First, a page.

Failure is Just Market Research
What did you fail at today?
Spanx founder, Sara Blakely was asked this question by her father at the dinner table growing and she attributes this practice as a breeding ground for her success. Before starting her global empire, she endured almost a decade of people saying no to her as a sales rep for Xerox machines. With the tools she learned from her father at a young age, she knew that with every no, she was that much closer to a HELL YES.
I think there comes a moment in everyone’s life when you go “Aha!” all the failure was worth it. yup, I learned a whole lot and I get it now.”
As children, we scrape our knees, get really dirty, and bounce it off really quick. We do it naturally without thinking.
Then we get into an education system, a job system what have you- that rates success in a hierarchy, on test scores, on acceptance to colleges. On performance records. A risk is discouraged. Our responsibilities begin by paying for school, getting a job, etc. Uh oh, we start to lose the steam of resilience in our teenage years because no one ever told us again and again that failing was ok. No one told us it was ok to be a child, fall down and get up again.
In first grade, I distinctly remember sitting down with my parents on the couch when they told me I was being pulled out of first grade because I couldn’t keep up with the other kids.
I was being held back because of auditory processing, sensory issues and inability to sit still. Outside of my school life, it presented itself in struggling to keep my room clean, forgetting things all of the time and feeling shameful for not figuring it out of their way just to name a few. It would take me until my mid-twenties until I learned how to use those “disadvantages” as superpowers.
I loved school. I always have. Learning is my jam and always will be, so why was I being told I wasn’t good enough? Why was I being put in a lower class in my mind? This ideal was reinforced throughout high school, middle school and no matter how hard I tried in school, A’s never came to me. Heck, B’s were hard as hell to make no matter how hard I tried.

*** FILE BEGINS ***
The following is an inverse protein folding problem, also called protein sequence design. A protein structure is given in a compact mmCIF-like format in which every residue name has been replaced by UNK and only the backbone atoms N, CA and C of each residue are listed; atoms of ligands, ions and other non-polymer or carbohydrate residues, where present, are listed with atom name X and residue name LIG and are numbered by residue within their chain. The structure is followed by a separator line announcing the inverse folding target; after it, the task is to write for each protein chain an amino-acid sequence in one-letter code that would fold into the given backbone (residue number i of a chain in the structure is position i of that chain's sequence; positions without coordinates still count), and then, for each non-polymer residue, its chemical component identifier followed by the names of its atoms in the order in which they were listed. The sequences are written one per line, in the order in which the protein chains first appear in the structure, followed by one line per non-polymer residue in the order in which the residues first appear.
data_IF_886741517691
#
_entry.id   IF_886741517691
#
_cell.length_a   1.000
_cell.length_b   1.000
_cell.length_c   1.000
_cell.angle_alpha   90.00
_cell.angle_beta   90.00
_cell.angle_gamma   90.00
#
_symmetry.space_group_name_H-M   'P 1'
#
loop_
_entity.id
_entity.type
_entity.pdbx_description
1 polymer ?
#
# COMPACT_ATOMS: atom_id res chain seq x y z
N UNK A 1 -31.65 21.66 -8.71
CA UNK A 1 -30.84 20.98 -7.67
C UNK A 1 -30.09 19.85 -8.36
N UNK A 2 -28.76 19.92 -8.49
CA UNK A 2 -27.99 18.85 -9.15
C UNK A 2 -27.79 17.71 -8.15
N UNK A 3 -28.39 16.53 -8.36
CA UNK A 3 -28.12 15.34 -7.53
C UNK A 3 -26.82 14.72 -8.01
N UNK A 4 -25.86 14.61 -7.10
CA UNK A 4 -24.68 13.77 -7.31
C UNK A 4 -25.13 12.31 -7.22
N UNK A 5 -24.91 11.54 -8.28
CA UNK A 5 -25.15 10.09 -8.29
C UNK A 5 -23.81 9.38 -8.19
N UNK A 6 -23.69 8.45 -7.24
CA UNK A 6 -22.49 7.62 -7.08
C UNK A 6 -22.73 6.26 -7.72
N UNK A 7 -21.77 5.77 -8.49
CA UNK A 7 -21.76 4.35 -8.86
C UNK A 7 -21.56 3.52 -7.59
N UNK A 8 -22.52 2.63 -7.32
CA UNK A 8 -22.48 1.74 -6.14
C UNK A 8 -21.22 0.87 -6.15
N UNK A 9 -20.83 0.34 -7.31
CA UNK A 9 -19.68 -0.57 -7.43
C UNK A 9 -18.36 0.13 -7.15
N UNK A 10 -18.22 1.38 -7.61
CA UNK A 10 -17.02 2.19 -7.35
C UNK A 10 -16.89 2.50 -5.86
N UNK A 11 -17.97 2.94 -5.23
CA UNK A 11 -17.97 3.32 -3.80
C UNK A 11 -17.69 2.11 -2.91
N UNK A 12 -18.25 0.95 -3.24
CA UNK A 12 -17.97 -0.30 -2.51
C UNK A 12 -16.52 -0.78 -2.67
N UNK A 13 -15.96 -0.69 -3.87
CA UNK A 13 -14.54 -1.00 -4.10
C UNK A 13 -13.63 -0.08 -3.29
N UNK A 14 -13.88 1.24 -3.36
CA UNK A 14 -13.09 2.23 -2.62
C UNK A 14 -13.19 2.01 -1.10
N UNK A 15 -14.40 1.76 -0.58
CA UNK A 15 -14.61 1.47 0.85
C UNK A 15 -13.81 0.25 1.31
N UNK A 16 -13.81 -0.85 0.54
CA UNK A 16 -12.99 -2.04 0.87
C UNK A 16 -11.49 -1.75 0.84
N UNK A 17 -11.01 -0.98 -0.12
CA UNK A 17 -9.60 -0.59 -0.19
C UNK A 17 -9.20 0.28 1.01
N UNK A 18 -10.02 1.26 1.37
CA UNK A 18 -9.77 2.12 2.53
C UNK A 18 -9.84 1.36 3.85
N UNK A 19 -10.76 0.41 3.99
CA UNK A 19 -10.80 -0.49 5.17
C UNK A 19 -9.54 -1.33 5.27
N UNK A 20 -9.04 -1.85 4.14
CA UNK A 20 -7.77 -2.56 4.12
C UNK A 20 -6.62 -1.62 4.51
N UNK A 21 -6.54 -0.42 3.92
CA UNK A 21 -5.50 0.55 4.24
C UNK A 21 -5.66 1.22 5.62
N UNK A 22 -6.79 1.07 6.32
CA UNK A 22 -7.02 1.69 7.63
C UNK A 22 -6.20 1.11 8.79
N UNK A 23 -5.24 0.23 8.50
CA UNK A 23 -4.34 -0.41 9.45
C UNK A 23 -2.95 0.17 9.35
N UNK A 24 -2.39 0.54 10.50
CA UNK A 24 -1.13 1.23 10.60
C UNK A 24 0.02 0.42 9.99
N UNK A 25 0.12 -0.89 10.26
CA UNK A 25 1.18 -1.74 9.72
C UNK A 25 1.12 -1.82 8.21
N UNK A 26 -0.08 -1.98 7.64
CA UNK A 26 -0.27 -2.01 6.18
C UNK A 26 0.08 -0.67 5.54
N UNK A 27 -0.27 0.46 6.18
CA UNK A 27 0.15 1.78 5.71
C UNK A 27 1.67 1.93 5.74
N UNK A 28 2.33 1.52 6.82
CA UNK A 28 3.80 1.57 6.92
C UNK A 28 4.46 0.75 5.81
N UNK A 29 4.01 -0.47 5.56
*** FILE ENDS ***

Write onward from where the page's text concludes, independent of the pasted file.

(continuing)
That deep frustration from grade school, not ever feeling like I could perform like my classmates resorted me to a means of cheating the system. I remember crying to myself in the shower on numerous occasions in my late teens and early twenties asking myself “ Why can’t life just be easier for me?”
It boiled down until a particularly low moment in my life when at 17 and in the midst of tests and college applications, hard work staying up until 1 am to keep up with my classmates in academics and still barely making good grades I decided to plagiarize an article for my school newspaper in a weak moment of late-night exhaustion.
I still get flutters in my heart thinking about one of the only times I ever saw my mom actually disappointed in me because she said: “I’d rather you fail a class than cheat.”
This low moment gave me an opportunity to solidify the importance of how you do things and not about the outcome.
It would be keeping in flow that everything in my life got easier from that moment on but failure popped up in my academic and professional life a whole lot more over the years. But you know what that low point taught me? A commitment to trying. Each new failure gave me insight into how to problem solve like a hoss, think creatively on my feet, be empathetic to all people and ultimately give me the most important asset in my life toolbox- resilience.
Resilience is what allowed Sara Blakely and many like her to achieve their goals in life. As I’ve seen a common thread in many of the literature and research I’ve done over the years in psychology and business, it’s usually not the idea that makes someone succeed, it’s the ability to always look at failure as an opportunity for growth, success, and perspective.
We don't give kids enough credit for how wildly intelligent and sensitive they are. We should be encouraging risk-taking and imploring about failure in their lives. The earlier we expose kids to the importance of making mistakes, the more they can feel supported in all of the challenges that arise amidst life.
Failure breeds innovation, creativity and perhaps the greatest human gift of all- it teaches us that dusting off our knees is a crucial part of our life journey. And hey at the end of the day, the law of probability says that the more you fail, there likely you are to succeed.
What failure are you grateful for today?